Prelude to Nuremberg: Allied War Crimes Policy and the Question of Punishment

By Arieh J. Kochavi

Why this book?

Kochavi’s book gave me a more complete and nuanced understanding of how the Nuremberg war crimes court came to be, how defendants were selected, and what law to apply. Based on copious research, Kochavi uncovers the inside story of how the Allies ultimately agreed to establish an international court to hold Nazi officials accountable for mass atrocities instead of summarily executing them, which Churchill, Roosevelt, and Stalin favored. Initial U.S. and British resistance to including crimes against German nationals (extermination of the Jews among them) was overcome by strong public, especially Jewish, opposition. 

The Nuremberg Legacy: How the Nazi War Crimes Trials Changed the Course of History

By Norbert Ehrenfreund

Why this book?

I found Ehrenfreund’s book compelling because he applied his legal expertise as a lawyer and judge to what he personally witnessed at the trial. His research included numerous conversations with Germans who lived through the Nazi regime. I also valued his insights as they were informed by his personal journey to learn his grandfather’s fate many years after he disappeared into the Holocaust. While Ehrenfreund reveals how U.S. law heavily influenced the law applied at Nuremberg, I found his analysis of the trial’s subsequent influence on U.S. law revealing. For example, Justice Robert Jackson, chief prosecutor at Nuremberg and U.S. Supreme Court Justice, was impacted by the racial hatred that underlies the crimes of the Holocaust in Brown v. Board of Education, The U.S. Court’s school desegregation decision.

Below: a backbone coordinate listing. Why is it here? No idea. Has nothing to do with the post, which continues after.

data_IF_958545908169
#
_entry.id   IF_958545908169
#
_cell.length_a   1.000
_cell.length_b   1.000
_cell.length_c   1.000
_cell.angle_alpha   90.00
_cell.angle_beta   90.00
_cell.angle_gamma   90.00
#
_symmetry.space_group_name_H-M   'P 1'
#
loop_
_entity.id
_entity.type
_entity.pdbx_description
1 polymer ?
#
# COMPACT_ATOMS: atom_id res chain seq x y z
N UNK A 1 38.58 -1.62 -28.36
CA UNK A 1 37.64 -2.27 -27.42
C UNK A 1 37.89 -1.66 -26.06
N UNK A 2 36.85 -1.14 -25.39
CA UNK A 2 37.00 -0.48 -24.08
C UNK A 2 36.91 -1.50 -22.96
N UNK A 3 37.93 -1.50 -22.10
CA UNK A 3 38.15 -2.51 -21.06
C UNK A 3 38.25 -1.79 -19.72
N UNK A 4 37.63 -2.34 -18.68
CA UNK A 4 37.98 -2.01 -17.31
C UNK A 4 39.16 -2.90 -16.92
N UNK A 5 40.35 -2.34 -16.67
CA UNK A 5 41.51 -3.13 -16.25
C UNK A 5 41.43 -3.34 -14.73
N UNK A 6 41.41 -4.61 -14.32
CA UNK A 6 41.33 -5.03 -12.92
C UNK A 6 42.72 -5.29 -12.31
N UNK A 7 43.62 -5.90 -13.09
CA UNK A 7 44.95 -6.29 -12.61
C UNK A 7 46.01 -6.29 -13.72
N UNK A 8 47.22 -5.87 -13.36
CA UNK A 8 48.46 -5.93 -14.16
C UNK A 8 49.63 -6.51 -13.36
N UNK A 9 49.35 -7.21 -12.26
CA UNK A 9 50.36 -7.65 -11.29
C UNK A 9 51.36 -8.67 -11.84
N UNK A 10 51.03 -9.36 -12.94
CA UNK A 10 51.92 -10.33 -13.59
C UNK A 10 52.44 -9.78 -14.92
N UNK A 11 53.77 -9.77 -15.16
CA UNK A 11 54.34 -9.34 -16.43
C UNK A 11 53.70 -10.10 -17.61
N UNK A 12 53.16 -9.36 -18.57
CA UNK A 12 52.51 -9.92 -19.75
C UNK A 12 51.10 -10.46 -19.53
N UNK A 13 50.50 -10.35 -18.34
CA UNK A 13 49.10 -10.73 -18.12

Justice in the Balkans: Prosecuting War Crimes in the Hague Tribunal

By John Hagan

Why this book?

An easily accessible overview of development and internal workings of the International Criminal Tribunal for the former Yugoslavia (ICTY) up to the first stages of the Milosevic trial. Hagan satisfied my interest in what happens behind the scenes: the struggles, losses, and triumphs of creating the first international war crimes court since Nuremberg and Tokyo. I found particularly illuminating his discussion of how an ICTY prosecution team developed the legal theory, supported by substantial evidence, of rape as an intentional strategy to further the goal of ethnic cleansing, for the first time making it a war crime in its own right. His explication of the tension between diplomacy (which often utilizes amnesty in seeking an end to conflict) and accountability (which seeks justice for victims and humanity) was thought-provoking.

The Sun Climbs Slow: Justice in the Age of Imperial America

By Erna Paris

Why this book?

I’m drawn to inconvenient truths and Canadian Erna Paris reveals them in exceptionally readable prose. Paris discusses why it took more than fifty years to establish a permanent International Criminal Court to try war crimes, crimes against humanity, and genocide. She examines the reasons for U.S. opposition to the permanent International Criminal Court established in 2002, identifies U.S. officials who worked to undermine efforts to develop the ICC, exposes the real reasons they did so, and debunks the official position of protecting US soldiers.